The high gas temperatures and the upper limit on the CO column density implied by this disk model, which fits the dust continuum observations, are both difficult to reconcile with the CO absorption features in the UV (Vidal-Madjar et al. 1994, Jolly et al. 1996). The UV-CO feature, which is at the systemic (stellar) radial velocity, has been persistent over the years since its discovery with the IUE and model fits to the observed profiles indicate the absorbing CO gas to be at very low temperatures. This gas should be, therefore, far away from the star and resides presumably in the outer regions of the disk ( AU). In addition, the UV models imply a relatively healthy column density of CO molecules [ cm-2 ]. The apparent absence of molecular features at long wavelengths has commonly been explained in terms of photo-dissociation of the molecules (e.g. Dent et al. 1995). There are at least two difficulties with this explanation. First, dissociation should affect the `UV-CO' as much as the `mm-CO' - to the molecules, human observing mode should make little difference. Secondly, recent detailed model calculations made by Rentzsch-Holm et al. (1998) indicate that the stellar (and interstellar) UV field might not be sufficiently strong to largely dissociate the CO molecules in the disk.
A more obvious solution to this enigma seems to be, then, that the CO gas is not widespread throughout the disk (as assumed in our model), but is confined to a relatively distant, localized region (cloud/ring etc.) in front of the star. Such CO `cloudlet' would be easily seen in absorption against the stellar continuum, but its emission impossible to be detected by our mm-wave observations because of heavy beam dilution.
4.2. An upper limit to the hydrogen mass of the disk
For the assumed standard value of , the upper limit to the CO column density derived in the previous section implies an upper limit to the average column density of hydrogen through the disk, cm-2 ( cm-2). This is of the same order as the value derived from optical/UV and radio work. From an LTE analysis of metal lines seen toward , Lagrange et al. (1995) estimated the hydrogen column at (1-2) cm-2, assuming solar abundances. Based on HI 21 cm observations, also Freudling et al. (1995) arrived at an upper limit to the hydrogen column density of that order. In conclusion, there seems to be no need to invoke a CO-to-H2 ratio in the disk, which is very much different from the canonical interstellar medium value. In other words, we do not find any convincing evidence that gaseous CO should be significantly (by orders of magnitude) depleted in the disk.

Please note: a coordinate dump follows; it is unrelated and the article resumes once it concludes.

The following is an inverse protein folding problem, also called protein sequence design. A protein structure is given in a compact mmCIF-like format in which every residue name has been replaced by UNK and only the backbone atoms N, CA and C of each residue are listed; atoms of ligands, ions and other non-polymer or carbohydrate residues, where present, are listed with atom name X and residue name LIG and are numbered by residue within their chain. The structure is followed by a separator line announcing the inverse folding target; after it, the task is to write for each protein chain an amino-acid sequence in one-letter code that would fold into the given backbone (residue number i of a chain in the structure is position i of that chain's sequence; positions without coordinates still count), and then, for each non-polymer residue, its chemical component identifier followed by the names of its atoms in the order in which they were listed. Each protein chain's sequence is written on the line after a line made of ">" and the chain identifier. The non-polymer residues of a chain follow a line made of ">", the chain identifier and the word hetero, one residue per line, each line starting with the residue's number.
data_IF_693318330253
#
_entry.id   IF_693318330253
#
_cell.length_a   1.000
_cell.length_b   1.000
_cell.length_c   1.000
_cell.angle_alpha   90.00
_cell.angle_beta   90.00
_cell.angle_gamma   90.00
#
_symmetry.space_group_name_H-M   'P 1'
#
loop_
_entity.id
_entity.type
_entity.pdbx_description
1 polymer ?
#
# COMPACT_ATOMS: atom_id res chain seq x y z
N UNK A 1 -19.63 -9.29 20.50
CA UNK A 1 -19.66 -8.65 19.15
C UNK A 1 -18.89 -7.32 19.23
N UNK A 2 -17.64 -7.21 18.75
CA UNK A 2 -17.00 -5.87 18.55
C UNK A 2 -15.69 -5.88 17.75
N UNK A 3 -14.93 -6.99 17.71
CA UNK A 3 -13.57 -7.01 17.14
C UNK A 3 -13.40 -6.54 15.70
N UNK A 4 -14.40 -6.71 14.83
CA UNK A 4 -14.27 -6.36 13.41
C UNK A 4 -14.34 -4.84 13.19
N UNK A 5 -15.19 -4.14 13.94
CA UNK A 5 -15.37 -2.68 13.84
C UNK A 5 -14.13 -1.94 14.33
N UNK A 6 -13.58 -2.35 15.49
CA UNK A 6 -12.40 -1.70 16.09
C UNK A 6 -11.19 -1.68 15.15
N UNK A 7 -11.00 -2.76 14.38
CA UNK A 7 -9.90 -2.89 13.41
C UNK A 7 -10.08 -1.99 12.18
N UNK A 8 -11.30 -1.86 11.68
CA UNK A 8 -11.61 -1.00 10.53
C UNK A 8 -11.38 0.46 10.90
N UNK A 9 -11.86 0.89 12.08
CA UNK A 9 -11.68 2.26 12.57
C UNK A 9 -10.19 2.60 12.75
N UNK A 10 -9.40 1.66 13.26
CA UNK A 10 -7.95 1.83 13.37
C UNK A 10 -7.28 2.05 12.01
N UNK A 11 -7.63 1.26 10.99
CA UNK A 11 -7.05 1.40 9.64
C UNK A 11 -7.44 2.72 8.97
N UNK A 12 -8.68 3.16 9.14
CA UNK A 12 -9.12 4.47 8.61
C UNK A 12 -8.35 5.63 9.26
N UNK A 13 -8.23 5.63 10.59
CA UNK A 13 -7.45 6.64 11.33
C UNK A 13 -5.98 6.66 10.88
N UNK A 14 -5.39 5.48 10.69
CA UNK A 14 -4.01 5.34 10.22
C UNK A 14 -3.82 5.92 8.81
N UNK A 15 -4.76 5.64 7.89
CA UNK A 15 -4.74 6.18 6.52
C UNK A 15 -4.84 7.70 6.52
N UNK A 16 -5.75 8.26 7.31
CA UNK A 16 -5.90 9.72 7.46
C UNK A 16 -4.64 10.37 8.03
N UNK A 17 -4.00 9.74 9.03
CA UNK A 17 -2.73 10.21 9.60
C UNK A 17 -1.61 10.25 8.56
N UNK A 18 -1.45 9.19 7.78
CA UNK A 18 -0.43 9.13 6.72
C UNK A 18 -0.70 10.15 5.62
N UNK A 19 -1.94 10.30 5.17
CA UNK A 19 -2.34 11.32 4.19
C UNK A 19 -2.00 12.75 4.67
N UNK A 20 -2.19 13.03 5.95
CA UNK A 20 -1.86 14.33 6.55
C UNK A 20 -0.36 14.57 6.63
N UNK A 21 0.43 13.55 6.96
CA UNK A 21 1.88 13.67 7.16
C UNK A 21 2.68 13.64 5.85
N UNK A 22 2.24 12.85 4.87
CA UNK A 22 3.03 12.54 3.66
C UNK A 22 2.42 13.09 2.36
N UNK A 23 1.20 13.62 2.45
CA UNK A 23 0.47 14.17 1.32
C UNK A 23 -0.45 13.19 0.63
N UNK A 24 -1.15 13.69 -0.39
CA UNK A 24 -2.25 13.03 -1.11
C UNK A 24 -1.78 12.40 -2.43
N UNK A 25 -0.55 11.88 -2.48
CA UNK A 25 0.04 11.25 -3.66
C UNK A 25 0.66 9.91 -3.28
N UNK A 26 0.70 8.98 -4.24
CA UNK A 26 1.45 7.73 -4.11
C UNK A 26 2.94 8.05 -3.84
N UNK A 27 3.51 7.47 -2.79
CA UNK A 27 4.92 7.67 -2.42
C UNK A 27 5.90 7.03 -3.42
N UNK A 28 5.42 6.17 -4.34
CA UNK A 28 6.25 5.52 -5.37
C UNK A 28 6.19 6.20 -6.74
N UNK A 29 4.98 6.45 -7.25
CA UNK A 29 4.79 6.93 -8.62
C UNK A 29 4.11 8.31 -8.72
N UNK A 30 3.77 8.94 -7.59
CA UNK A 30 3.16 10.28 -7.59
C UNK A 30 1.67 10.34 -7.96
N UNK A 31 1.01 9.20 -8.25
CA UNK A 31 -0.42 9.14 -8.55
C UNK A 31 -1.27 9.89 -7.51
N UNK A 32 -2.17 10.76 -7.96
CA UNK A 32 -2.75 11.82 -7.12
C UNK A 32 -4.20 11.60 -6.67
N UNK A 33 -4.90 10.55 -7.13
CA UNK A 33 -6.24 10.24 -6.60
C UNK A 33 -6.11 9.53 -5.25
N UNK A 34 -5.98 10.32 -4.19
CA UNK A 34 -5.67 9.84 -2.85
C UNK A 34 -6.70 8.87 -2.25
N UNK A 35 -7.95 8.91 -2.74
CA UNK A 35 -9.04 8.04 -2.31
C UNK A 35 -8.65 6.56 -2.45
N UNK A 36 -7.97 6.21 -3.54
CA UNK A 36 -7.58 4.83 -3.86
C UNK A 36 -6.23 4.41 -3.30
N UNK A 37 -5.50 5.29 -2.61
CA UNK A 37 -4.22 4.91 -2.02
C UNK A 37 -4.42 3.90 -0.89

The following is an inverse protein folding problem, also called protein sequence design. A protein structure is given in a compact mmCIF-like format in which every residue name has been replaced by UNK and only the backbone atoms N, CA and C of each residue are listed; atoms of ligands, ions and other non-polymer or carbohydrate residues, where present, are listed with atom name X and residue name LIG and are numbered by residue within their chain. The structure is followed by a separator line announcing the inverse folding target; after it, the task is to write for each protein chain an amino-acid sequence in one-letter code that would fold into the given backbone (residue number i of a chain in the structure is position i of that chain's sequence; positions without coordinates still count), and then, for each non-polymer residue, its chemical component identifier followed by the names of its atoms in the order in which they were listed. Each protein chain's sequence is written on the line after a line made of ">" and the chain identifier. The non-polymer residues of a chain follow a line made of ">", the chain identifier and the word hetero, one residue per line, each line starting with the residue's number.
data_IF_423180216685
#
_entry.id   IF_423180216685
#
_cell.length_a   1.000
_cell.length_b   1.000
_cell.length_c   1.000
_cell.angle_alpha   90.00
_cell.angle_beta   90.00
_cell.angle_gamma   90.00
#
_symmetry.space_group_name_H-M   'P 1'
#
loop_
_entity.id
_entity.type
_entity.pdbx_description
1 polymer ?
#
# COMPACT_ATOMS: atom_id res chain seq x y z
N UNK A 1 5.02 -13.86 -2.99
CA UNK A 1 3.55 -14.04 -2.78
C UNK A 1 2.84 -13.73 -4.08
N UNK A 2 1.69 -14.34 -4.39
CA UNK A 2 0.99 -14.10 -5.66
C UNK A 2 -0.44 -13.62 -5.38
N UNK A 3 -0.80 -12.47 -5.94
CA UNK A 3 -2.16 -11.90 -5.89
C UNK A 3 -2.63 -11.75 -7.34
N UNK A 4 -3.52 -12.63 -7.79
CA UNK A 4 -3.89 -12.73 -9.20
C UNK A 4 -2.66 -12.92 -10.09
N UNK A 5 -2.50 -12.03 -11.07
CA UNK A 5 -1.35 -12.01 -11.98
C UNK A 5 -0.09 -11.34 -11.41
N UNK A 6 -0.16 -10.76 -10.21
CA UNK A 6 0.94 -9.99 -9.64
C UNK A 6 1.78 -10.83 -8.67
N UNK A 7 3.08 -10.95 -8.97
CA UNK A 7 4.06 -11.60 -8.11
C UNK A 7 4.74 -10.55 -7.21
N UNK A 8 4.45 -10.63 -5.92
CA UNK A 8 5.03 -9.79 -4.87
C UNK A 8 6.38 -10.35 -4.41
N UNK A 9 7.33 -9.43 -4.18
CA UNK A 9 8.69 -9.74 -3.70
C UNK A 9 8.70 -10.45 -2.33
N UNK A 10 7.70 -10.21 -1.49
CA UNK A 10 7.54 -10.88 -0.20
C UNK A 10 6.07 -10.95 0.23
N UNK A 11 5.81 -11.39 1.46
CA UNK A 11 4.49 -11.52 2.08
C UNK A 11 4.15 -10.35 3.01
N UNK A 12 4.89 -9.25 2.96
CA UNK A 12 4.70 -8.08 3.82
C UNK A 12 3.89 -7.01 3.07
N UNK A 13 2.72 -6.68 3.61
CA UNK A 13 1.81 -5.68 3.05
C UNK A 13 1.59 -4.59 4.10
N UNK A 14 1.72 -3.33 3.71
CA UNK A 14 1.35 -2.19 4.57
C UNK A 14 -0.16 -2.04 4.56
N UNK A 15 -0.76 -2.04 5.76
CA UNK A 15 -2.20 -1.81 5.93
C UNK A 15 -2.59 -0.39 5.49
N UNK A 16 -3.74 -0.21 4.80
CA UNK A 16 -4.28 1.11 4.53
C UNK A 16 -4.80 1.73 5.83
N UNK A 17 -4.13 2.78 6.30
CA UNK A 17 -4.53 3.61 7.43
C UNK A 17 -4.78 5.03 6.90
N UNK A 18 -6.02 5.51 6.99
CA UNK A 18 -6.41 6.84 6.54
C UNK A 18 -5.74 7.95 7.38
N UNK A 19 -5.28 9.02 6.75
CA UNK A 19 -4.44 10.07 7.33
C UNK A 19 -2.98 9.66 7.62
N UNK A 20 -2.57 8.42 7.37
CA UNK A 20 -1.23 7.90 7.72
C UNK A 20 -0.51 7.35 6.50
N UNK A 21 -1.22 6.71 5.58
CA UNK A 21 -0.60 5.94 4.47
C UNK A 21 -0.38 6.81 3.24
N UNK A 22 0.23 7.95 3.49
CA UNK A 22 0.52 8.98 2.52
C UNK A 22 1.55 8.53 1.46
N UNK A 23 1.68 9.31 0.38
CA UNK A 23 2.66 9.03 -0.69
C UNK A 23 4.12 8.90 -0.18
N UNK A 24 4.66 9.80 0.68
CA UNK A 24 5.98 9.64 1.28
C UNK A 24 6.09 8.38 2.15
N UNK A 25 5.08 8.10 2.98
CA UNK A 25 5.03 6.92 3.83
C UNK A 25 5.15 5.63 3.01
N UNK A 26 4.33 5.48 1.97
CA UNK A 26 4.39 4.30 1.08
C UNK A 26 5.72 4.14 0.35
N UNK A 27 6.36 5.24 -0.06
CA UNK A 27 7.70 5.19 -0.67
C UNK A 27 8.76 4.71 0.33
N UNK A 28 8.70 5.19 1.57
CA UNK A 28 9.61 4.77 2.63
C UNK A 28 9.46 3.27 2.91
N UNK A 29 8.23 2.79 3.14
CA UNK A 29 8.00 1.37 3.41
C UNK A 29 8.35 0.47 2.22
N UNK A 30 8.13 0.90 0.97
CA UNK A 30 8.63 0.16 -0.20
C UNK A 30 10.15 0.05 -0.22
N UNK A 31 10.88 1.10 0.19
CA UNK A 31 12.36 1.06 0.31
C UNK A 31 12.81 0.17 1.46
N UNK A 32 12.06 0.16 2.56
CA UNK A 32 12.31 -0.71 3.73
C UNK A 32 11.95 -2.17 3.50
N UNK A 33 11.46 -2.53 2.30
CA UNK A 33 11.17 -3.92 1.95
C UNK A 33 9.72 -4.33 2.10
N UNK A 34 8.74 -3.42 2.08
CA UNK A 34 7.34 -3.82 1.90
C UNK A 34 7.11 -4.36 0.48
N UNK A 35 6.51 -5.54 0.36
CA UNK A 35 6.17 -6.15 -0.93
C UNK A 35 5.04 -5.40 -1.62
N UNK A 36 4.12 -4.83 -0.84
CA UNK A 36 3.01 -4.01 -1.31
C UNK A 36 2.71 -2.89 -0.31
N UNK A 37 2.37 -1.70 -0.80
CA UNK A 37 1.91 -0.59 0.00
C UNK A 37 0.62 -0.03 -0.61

Based on the dust mass obtained by Chini et al. (1991), our CO (2-1) result implies then that the gas mass of the disk (within 440 AU) is not likely to exceed a few hundredths of an Earth mass ( ). We conclude, therefore, that these results are suggestive of the fact that the disk is largely devoid of primordial gaseous material such as hydrogen and carbon monoxide. This conclusion supports the idea that the early nebula around indeed disappeared long ago, i.e. it has been consumed during planet formation and/or was blown out in an early, intense mass loss episode. Such scenario is heuristically purported by the CO detections of Vega-like systems by Zuckerman et al. (1995), all of which are considerably younger than , whose age is estimated at 80 Myr (Crifo et al. 1997).